So apparently real life isn’t depressing and dystopian enough, so I made June my month to read (and re-read) books that construct an all too believable future for women and their reproductive rights.
Margaret Atwood’s The Handmaid’s Tale was my book club’s pick for June and though I don’t know if I would use the phrase “looking forward to it” to describe how I felt about re-reading this novel, I was definitely curious to revisit it. I read the book about a year after it came out in the late 80’s and I remember the strong feeling of claustrophobia and panic it stirred in me as I tried to imagine what I would do if I were in Offred’s situation. The first time I read it, I was a potential “Handmaid,” but this second time I was a “Martha,” and I don’t really know how I feel about that.
Having watched Season 1 of the Hulu series fairly recently, I was struck by how closely they hewed to the book and perhaps as a result, I had Elizabeth Moss’s face and voice in my head as I re-read the novel. One of the things that stood out to me was how confined we are to Offred’s point of view. We only know what she knows and/or what she suspects and so we are dependent on her to help us understand this new world, where the U.S. government has been taken over by the religious right. This new government has remade much of the U.S. into a Christian fundamentalist state, one where women are only valued for their ability to bear children. Of course, this takes place against the backdrop of a larger decline in birthrates and fertility and so women who are of childbearing years are forced to have sex with and bear the children of those in power. It’s a horrifying and seemingly unbelievable situation but Atwood has been quoted as saying that when writing the book, “one of my rules was that I would not put any events in the book that had not already happened . . . in history, nor any technology not already available” (xiv). That, of course, is the most terrifying thing of all.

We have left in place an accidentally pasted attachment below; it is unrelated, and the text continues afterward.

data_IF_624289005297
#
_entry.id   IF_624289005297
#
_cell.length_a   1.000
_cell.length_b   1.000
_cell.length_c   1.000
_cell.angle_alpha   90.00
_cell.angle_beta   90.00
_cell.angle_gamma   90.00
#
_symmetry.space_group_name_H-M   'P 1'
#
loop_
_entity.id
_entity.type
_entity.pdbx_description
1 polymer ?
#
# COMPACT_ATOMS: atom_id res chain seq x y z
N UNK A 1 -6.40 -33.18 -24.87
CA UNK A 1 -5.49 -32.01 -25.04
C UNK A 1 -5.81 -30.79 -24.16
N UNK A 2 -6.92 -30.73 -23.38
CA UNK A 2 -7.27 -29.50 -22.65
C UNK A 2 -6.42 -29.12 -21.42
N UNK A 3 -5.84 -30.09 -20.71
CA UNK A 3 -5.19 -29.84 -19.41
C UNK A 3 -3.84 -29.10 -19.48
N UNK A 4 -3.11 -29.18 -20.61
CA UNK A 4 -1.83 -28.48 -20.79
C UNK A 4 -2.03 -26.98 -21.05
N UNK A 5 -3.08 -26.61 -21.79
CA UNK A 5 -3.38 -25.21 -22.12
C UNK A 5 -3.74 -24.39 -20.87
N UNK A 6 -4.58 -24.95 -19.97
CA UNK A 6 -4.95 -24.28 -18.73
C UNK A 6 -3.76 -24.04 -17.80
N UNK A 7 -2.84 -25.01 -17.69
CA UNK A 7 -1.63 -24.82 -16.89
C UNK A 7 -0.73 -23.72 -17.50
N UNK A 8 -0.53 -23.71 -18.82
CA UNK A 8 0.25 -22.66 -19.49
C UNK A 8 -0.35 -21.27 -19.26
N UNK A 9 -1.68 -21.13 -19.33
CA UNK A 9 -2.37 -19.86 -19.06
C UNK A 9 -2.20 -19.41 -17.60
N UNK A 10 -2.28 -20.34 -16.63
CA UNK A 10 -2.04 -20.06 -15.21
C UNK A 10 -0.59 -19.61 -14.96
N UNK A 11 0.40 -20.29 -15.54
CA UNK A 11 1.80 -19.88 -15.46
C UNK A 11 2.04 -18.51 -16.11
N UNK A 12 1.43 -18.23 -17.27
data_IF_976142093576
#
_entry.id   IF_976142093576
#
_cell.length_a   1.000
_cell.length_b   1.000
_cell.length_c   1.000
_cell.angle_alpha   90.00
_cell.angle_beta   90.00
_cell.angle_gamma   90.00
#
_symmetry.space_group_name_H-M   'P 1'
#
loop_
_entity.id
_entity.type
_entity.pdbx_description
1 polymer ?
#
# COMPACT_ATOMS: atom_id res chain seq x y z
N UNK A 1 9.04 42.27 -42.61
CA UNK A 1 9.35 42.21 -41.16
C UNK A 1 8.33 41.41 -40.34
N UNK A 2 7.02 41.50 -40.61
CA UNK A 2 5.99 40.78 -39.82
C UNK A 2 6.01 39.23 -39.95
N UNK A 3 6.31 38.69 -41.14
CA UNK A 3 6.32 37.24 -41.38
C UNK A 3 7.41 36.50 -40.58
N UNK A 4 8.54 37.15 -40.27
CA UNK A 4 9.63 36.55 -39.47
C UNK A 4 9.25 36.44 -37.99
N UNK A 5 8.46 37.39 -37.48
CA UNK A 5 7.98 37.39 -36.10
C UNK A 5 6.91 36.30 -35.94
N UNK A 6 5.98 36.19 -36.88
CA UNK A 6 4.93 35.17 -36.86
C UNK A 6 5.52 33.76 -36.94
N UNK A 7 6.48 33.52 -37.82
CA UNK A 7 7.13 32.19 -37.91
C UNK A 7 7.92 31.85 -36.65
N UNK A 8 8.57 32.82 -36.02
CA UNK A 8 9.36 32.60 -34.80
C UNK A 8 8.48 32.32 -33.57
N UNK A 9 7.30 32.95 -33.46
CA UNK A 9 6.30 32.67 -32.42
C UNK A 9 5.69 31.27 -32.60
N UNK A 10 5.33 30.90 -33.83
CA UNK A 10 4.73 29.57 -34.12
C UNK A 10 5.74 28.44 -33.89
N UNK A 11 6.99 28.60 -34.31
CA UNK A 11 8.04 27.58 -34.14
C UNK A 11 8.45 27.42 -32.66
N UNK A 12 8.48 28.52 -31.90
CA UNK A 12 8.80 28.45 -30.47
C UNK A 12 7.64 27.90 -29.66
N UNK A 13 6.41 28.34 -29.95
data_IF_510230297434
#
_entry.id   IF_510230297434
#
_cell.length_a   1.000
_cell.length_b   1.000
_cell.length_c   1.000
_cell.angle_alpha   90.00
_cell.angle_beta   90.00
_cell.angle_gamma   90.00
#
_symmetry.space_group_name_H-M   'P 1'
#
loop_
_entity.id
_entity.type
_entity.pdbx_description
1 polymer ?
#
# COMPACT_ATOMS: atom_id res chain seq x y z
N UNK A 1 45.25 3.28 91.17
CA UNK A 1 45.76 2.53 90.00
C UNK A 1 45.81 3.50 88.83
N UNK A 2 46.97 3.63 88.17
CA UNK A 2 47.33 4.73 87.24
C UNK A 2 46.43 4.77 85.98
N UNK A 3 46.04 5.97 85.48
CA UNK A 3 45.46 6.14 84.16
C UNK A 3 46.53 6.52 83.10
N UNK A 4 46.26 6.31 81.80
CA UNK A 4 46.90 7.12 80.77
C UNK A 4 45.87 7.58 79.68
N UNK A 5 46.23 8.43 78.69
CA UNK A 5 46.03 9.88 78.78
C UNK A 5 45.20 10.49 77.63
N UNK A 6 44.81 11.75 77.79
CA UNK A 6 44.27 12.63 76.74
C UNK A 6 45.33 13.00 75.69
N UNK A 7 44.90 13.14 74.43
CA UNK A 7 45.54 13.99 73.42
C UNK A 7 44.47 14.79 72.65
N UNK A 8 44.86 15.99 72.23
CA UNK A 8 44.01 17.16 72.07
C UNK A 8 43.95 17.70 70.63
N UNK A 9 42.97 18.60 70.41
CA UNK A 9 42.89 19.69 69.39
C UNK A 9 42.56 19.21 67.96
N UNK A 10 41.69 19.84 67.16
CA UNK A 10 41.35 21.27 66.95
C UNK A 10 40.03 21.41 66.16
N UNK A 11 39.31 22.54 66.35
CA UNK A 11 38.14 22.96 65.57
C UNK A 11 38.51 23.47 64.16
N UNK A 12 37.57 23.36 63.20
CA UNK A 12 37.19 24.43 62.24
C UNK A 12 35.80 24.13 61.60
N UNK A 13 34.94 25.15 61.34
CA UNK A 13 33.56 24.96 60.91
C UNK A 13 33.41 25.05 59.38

Though springing from a similar impulse, the desire to construct a dystopian world that is only a few steps from our own, Leni Zumas’s novel, Red Clocks, does something a bit different—focusing on the impact of a “Personhood Amendment” on four women in a coastal Oregon town. This amendment has not only criminalized abortion and in-vitro fertilization but is leading to a religious right backed law that makes it illegal for anyone but a married couple (man and woman) to adopt or foster a child.
This all falls heavily onto one of the characters, Ro, a single high school history teacher, who wants to be a parent but finds the law and her own body working against her. Though artificial insemination is allowed, Ro has had treatment after treatment fail to result in a pregnancy and soon a law will take effect that will not allow her to adopt. This struggle is mirrored in her efforts to complete a book on a little known female polar explorer, Eivor Minervudottir, from the 19th century.
The novel moves back and forth between chapters from Ro’s perspective and those of three other women in town. Susan is the wife of one of Ro’s fellow teachers in the high school and while desperately unhappy in her marriage, she can’t quite bring herself to leave. Mattie, one of Ro’s best students, has just discovered that she is pregnant, a condition made all the more ironic because Mattie herself is adopted. Finally, Gin is a healer and recluse living on the outskirts of town and who both Ro and Mattie turn to in their problematic situations.
Though it takes a bit to get comfortable with the shifting viewpoints, the end result is surprisingly moving and much more optimistic than Atwood’s vision of the future. It’s a reminder of how women have always resisted and it’s a reminder I definitely needed.
#CBR11 Bingo – Listicle (Red Clocks)